The Supply Office was a busy place these days. The whole Regiment was equipped with wool clothing to replace khaki, which had been issued to the men as recruits, the storeroom now being so organized that a soldier would enter one end in kahki and emerge from the other in wool. Heavy quilts were distributed to help combat the cold winds and open windows in the barracks at night. Due to the numerous transfers to and from the Regiment much transient property had to be traced and accounted for, and finally the keeping of a set of books, as prescribed by the Quartermaster Department, required a careful and very exacting quality of work. The records of property accountability were inaugurated and supervised by 1st Class Private Chas. H. Yost. The complete reliability of this branch of the office was amply attested by the commendations of the periodically appointed auditors.
The Subsistance Department of the Regiment quite naturally had its full share of importance and responsibility. Beef and bread were de livered from the Quartermaster to companies daily, and once every ten days other rations were drawn, according to the company requisitions. The administrative work of this branch, including the rations savings system, was ably con ducted by 1st Class Private R. V. Strouss, who had 1st Class Privates Swartz and Horwitz as coworkers. How satisfactorily this work was carried on is probably best shown by the fact that each of these three men later became non-commissioned officers of the company.
The fuel supply presented a serious problem in this particular year. The large stoves of the barracks were kept roaring most of the time in order to keep things comfortable.a situation which required an inestimably large amount of coal. In one month over 270,000 pounds of coal were burned in the Regiment alone. The great ness of the demand and the limited sources of supply required sound judgment in the obtaining and distributing of all fuel. Despite this condition only on one occasion throughout the winter, when roads were almost impassable, was the Regiment without coal, and then for a short time only.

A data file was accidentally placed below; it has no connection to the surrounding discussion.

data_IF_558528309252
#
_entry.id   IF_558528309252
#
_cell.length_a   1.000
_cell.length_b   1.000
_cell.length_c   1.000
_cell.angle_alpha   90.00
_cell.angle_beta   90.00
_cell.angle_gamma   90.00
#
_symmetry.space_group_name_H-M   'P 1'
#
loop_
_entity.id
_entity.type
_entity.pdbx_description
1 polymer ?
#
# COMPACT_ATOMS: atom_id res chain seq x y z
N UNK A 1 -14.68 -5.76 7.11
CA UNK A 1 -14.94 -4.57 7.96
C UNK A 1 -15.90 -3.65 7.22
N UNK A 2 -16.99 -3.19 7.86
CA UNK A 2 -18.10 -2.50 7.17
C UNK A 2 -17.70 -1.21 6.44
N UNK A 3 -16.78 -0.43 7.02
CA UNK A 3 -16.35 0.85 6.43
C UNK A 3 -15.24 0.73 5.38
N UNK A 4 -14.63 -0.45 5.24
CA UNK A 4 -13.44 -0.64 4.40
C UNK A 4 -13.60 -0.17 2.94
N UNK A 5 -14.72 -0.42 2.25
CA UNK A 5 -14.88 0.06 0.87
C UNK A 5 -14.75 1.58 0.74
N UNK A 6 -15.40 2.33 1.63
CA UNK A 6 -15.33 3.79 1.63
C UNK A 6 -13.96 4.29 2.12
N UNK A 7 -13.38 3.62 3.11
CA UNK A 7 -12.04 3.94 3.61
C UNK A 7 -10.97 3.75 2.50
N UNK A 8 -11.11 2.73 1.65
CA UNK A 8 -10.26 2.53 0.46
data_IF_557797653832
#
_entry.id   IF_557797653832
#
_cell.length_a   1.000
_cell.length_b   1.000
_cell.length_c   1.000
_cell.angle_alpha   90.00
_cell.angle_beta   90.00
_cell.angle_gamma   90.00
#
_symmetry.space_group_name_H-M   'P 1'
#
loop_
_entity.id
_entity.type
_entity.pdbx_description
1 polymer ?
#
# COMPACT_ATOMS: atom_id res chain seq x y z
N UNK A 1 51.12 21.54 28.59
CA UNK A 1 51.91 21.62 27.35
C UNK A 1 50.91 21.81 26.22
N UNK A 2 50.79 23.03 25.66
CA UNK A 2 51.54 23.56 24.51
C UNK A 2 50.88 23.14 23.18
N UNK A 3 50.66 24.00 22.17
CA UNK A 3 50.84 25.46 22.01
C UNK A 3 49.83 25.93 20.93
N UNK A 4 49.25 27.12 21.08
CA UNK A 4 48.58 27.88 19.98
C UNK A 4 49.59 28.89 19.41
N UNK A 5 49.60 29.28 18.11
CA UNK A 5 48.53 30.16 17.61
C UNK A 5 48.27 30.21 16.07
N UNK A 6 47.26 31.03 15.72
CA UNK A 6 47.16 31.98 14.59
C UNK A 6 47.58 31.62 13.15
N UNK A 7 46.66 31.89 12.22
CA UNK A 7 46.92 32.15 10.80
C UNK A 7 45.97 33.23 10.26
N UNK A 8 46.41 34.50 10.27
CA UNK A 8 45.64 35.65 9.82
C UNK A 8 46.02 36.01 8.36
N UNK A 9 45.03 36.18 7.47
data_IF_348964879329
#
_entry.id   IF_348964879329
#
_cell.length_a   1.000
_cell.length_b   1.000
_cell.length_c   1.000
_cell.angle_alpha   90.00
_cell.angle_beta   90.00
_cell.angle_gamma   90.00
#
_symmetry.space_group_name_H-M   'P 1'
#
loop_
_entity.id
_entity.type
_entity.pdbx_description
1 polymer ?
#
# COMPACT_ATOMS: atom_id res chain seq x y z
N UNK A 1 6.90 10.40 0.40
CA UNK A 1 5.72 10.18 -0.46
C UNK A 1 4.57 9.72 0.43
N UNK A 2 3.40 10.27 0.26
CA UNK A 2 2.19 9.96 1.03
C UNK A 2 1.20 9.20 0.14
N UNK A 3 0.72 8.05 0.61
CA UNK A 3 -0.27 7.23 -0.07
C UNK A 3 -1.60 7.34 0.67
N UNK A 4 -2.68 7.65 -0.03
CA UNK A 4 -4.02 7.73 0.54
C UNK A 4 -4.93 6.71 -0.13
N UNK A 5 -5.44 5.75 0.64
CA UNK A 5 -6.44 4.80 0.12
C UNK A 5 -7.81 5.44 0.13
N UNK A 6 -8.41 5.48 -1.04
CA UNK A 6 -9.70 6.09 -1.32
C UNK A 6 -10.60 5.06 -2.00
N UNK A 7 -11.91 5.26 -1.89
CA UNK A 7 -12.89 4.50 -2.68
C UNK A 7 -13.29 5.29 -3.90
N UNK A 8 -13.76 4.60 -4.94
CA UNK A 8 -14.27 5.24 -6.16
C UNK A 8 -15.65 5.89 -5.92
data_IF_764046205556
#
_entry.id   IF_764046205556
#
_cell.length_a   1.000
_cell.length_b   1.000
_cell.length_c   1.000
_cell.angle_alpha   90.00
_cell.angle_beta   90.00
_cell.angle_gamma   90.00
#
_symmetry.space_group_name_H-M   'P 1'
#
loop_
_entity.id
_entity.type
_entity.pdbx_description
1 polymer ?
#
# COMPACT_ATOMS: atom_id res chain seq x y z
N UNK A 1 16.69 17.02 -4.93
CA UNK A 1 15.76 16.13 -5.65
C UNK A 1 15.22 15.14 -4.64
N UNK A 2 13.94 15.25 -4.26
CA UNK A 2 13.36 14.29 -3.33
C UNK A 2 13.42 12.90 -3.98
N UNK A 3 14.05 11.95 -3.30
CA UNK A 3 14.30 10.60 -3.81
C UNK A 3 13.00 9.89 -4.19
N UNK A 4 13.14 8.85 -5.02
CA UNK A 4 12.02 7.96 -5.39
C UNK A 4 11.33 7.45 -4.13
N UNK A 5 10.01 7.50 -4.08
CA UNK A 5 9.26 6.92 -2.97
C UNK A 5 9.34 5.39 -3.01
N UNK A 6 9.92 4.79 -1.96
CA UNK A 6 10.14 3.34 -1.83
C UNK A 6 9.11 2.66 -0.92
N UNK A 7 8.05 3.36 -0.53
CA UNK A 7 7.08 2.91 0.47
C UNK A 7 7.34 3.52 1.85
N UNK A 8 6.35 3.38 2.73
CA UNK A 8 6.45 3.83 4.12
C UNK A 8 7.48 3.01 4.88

These three branches of supply made heavy demands upon transportation facilities and it was only through the splendid management of the stables that these demands were satisfactorily met. Too much credit cannot be given to the wagoners and stablemen, who worked energetically from early morning until evening and who by their endeavors established a standard of animal workmanship for the entire Division. Every man in the company had his daily job during this period of training, and to use the words of a company officer, .They did it with interest and enthusiasm..
The general good health of the company during this time of frequent epidemics deserves mention here. Only once was the company under quarantine, and its sick report was, comparatively speaking, smaller than that of any other company in the Regiment. Both officers and men are proud of this record for it clearly demonstrated that their efforts to keep the company free from disease were not in vain.

Another accomplishment of particular pride to the men of the company was the construction of the log cabin in the rear of the officers. quarters. This building, which served as a club for the officers of the Regiment, was the scene of many delightful social events during the winter and spring. The logs for the cabin were cut from a nearby woods and the stones for the fireplace, which was a special feature of the interior, were hauled from a quarry some ten miles from the camp. At the personal request of Colonel Darrah, who was then the commanding officer of the Regiment, Mechanic John E. Rowe had complete supervision of the work, which was done entirely by men of the Supply Company. The 314th Log Cabin came to be one of the attractive sights for Camp Meade's many visitors.